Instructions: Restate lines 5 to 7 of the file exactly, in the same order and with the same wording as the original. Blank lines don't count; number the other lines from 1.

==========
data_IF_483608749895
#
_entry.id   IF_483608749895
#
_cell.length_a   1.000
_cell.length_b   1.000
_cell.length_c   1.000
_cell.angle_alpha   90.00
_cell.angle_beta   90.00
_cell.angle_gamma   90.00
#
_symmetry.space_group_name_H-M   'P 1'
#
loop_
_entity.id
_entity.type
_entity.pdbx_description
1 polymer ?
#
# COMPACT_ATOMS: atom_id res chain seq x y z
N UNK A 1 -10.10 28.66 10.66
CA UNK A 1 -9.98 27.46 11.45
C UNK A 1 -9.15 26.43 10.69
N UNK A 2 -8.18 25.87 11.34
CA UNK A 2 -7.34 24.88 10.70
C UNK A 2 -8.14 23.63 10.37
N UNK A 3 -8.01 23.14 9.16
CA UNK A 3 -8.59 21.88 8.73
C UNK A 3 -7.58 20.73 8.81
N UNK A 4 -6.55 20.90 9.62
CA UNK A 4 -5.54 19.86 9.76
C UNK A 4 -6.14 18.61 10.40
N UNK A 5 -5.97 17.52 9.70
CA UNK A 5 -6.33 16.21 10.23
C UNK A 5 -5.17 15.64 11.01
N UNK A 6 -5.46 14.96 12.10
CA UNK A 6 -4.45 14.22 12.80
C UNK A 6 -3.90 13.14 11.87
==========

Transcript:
_cell.length_a   1.000
_cell.length_b   1.000
_cell.length_c   1.000